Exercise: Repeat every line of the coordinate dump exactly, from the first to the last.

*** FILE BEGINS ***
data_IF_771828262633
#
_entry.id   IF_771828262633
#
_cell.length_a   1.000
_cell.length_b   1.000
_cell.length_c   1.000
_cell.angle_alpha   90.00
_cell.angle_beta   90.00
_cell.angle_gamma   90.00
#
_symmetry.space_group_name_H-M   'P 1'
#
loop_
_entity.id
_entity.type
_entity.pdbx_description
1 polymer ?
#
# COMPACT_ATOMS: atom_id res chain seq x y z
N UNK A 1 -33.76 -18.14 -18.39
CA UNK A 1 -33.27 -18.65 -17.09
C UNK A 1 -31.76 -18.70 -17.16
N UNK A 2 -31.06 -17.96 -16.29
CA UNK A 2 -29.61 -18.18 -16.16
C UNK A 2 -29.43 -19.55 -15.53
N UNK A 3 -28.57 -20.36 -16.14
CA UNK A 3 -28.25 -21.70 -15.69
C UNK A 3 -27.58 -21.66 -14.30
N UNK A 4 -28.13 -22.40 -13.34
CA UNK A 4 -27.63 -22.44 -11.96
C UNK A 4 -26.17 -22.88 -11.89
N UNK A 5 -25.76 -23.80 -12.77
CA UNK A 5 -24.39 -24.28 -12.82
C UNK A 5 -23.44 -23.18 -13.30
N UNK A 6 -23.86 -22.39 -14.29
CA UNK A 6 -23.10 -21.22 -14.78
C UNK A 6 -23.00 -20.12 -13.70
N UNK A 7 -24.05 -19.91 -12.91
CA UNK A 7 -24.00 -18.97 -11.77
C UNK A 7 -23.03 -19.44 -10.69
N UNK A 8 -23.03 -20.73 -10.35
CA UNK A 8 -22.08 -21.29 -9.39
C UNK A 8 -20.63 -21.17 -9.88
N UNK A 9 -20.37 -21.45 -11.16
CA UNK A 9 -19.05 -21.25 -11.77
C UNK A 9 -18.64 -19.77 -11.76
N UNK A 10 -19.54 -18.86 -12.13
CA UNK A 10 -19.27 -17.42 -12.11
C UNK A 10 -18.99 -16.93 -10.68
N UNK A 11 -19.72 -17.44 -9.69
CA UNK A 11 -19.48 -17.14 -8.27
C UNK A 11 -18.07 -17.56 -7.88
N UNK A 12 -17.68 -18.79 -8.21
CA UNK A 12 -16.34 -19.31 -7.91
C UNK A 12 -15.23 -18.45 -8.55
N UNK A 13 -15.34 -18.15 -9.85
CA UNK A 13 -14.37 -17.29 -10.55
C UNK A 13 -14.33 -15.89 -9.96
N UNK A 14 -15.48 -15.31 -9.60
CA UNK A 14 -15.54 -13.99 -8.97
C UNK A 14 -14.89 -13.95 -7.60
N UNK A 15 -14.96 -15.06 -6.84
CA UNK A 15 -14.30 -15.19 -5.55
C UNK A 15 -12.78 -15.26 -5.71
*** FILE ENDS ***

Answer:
data_IF_771828262633
#
_entry.id   IF_771828262633
#
_cell.length_a   1.000
_cell.length_b   1.000
_cell.length_c   1.000
_cell.angle_alpha   90.00
_cell.angle_beta   90.00
_cell.angle_gamma   90.00
#
_symmetry.space_group_name_H-M   'P 1'
#
loop_
_entity.id
_entity.type
_entity.pdbx_description
1 polymer ?
#
# COMPACT_ATOMS: atom_id res chain seq x y z
N UNK A 1 -33.76 -18.14 -18.39
CA UNK A 1 -33.27 -18.65 -17.09
C UNK A 1 -31.76 -18.70 -17.16
N UNK A 2 -31.06 -17.96 -16.29
CA UNK A 2 -29.61 -18.18 -16.16
C UNK A 2 -29.43 -19.55 -15.53
N UNK A 3 -28.57 -20.36 -16.14
CA UNK A 3 -28.25 -21.70 -15.69
C UNK A 3 -27.58 -21.66 -14.30
N UNK A 4 -28.13 -22.40 -13.34
CA UNK A 4 -27.63 -22.44 -11.96
C UNK A 4 -26.17 -22.88 -11.89
N UNK A 5 -25.76 -23.80 -12.77
CA UNK A 5 -24.39 -24.28 -12.82
C UNK A 5 -23.44 -23.18 -13.30
N UNK A 6 -23.86 -22.39 -14.29
CA UNK A 6 -23.10 -21.22 -14.78
C UNK A 6 -23.00 -20.12 -13.70
N UNK A 7 -24.05 -19.91 -12.91
CA UNK A 7 -24.00 -18.97 -11.77
C UNK A 7 -23.03 -19.44 -10.69
N UNK A 8 -23.03 -20.73 -10.35
CA UNK A 8 -22.08 -21.29 -9.39
C UNK A 8 -20.63 -21.17 -9.88
N UNK A 9 -20.37 -21.45 -11.16
CA UNK A 9 -19.05 -21.25 -11.77
C UNK A 9 -18.64 -19.77 -11.76
N UNK A 10 -19.54 -18.86 -12.13
CA UNK A 10 -19.27 -17.42 -12.11
C UNK A 10 -18.99 -16.93 -10.68
N UNK A 11 -19.72 -17.44 -9.69
CA UNK A 11 -19.48 -17.14 -8.27
C UNK A 11 -18.07 -17.56 -7.88
N UNK A 12 -17.68 -18.79 -8.21
CA UNK A 12 -16.34 -19.31 -7.91
C UNK A 12 -15.23 -18.45 -8.55
N UNK A 13 -15.34 -18.15 -9.85
CA UNK A 13 -14.37 -17.29 -10.55
C UNK A 13 -14.33 -15.89 -9.96
N UNK A 14 -15.48 -15.31 -9.60
CA UNK A 14 -15.54 -13.99 -8.97
C UNK A 14 -14.89 -13.95 -7.60
N UNK A 15 -14.96 -15.06 -6.84
CA UNK A 15 -14.30 -15.19 -5.55
C UNK A 15 -12.78 -15.26 -5.71